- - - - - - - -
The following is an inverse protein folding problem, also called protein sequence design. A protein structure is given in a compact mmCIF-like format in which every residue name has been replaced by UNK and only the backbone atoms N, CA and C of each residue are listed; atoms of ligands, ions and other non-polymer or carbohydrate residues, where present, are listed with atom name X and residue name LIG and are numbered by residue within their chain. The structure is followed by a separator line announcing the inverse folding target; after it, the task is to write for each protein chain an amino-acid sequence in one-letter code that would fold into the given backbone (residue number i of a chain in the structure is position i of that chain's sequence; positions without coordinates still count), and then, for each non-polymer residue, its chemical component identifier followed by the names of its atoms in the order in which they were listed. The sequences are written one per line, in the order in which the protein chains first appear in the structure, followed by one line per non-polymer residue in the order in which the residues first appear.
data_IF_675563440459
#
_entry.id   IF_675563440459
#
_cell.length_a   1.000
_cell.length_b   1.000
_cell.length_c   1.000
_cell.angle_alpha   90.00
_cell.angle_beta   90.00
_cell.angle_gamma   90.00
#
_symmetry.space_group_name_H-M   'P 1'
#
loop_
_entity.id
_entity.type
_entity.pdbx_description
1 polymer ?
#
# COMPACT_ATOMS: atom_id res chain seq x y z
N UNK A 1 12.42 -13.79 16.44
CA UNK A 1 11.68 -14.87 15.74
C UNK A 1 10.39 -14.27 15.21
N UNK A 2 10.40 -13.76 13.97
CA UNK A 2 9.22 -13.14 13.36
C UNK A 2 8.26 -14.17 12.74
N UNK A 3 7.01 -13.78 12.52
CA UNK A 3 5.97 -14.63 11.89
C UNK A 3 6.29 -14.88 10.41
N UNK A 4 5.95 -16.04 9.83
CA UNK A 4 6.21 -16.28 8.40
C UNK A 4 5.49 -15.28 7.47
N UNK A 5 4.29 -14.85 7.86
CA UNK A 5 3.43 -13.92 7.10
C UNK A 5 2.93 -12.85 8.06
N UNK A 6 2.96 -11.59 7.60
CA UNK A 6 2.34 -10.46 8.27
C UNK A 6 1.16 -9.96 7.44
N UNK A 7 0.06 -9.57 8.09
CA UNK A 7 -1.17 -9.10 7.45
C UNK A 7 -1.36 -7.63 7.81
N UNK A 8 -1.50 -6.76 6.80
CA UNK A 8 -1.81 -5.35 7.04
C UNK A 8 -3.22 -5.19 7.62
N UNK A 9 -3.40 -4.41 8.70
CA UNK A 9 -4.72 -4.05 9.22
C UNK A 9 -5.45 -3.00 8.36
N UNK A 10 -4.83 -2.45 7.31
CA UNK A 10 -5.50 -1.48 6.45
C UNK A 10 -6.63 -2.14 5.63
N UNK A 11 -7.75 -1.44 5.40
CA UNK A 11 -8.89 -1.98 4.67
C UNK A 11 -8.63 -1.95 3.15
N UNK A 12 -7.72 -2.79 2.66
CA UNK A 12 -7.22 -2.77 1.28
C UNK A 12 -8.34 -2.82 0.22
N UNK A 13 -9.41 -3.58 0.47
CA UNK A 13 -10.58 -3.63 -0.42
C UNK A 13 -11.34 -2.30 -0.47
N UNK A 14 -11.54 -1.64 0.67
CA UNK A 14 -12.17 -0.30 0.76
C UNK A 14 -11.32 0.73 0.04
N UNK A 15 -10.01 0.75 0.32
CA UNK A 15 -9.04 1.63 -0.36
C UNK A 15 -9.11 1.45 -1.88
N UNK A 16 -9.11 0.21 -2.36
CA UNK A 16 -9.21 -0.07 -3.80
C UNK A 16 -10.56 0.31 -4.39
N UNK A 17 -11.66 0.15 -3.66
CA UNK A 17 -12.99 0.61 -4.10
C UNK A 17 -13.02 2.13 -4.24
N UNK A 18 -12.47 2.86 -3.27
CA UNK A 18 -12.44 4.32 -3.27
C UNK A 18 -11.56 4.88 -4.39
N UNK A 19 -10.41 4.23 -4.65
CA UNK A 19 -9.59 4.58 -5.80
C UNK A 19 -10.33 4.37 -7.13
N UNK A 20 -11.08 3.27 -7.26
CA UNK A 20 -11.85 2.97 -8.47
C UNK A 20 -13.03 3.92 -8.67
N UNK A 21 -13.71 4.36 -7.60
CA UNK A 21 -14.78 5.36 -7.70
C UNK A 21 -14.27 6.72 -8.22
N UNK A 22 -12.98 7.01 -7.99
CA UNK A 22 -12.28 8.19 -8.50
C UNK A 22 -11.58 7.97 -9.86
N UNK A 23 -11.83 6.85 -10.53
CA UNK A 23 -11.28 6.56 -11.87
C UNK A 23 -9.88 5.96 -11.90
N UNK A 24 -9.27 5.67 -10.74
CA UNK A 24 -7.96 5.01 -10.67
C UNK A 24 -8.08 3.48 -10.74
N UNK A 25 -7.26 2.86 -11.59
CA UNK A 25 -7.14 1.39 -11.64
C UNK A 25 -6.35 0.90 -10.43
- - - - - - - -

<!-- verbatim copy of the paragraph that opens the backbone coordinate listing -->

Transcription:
The following is an inverse protein folding problem, also called protein sequence design. A protein structure is given in a compact mmCIF-like format in which every residue name has been replaced by UNK and only the backbone atoms N, CA and C of each residue are listed; atoms of ligands, ions and other non-polymer or carbohydrate residues, where present, are listed with atom name X and residue name LIG and are numbered by residue within their chain. The structure is followed by a separator line announcing the inverse folding target; after it, the task is to write for each protein chain an amino-acid sequence in one-letter code that would fold into the given backbone (residue number i of a chain in the structure is position i of that chain's sequence; positions without coordinates still count), and then, for each non-polymer residue, its chemical component identifier followed by the names of its atoms in the order in which they were listed. The sequences are written one per line, in the order in which the protein chains first appear in the structure, followed by one line per non-polymer residue in the order in which the residues first appear.